Azarias is a young orphan shepherd, keeper of a herd of oxen, where Mabata Bata stands out. The oxen will be the basis of the “lobolo" payment, a traditional dowry that his uncle Raul must pay for his upcoming wedding. Azarias’ dream is to be a normal child, to go to school, gold that is supported by his grandmother. One day, when Azarias is in the pasture, Mabata Bata steps into a landmine, the result of the civil war in the country, and explodes. The young man fears his uncle’s reprisals and flees to the forest, taking with him the remaining oxen. The military affairs will determine an outcome that the magical world of ceremonials and spirits cannot change. The film is an adaptation of a short story by international awarded writer Mia Couto.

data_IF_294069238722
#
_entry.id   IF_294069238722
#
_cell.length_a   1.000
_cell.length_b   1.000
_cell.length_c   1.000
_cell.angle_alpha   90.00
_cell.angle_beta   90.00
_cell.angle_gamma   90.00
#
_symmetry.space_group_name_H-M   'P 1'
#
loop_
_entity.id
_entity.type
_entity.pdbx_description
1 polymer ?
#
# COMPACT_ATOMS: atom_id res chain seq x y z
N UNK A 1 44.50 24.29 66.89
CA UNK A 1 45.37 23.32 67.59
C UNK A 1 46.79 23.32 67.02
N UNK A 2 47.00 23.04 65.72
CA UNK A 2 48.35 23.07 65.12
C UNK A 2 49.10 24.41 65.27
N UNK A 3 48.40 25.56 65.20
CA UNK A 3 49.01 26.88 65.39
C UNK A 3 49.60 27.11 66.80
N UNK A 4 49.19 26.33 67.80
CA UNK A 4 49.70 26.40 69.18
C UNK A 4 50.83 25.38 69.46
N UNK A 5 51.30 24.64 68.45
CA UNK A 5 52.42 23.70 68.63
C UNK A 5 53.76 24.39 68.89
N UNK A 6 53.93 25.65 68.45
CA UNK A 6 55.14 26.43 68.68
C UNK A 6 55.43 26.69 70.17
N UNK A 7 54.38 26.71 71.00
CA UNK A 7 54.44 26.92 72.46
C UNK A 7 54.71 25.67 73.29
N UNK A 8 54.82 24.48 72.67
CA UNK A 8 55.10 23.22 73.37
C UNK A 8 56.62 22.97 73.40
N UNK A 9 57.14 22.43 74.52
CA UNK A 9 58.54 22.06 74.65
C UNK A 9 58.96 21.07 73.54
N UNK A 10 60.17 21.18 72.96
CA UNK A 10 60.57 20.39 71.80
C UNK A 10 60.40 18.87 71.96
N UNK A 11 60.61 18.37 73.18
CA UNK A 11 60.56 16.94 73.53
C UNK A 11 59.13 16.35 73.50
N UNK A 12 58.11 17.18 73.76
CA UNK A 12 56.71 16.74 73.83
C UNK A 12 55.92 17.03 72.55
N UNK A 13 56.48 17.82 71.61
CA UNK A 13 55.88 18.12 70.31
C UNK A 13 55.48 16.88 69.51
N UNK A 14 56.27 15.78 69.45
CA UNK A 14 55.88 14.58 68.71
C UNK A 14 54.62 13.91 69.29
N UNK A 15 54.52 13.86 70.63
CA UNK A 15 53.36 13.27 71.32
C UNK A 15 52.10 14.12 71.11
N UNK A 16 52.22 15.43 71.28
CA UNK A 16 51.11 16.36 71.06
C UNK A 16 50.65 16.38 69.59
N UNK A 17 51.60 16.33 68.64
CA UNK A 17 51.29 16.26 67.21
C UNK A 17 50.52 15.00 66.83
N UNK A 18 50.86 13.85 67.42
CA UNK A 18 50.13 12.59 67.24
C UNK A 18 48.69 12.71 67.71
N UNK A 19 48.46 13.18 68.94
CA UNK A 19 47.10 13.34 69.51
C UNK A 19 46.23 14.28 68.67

Sol de Carvalho was born in 1953 in Beira, Mozambique, studied at the Conservatório Nacional de Cinema in Lisbon and worked as a journalist, editor and photographer. Already during his studies in Portugal, Sol de Carvalho was a political activist against the Salazar’s regime. On his return to Mozambique he joined the independence efforts of the FRELIMO and was nominated as the director of the Serviço Nacional da Rádio Moçambique. Starting from 1979 he worked together with Mia Couto and Albino Magaia for the magazine Tempo. Sol de Carvalho finally took the decision to become a filmmaker in 1986. He was a founding member of the production company Ébano, together with Pedro Pimenta and Licínio Azevedo, though withdrew from it in order to establish Promarte, a production company based in Maputo. As a filmmaker he produced and directed many films, mostly documentaries and TV movies. Another Man’s Garden was his first feature length film. His work is socially committed and being a strong advocate for participatory processes he is often on the road in Mozambique to show his films in villages and to discuss them with the people.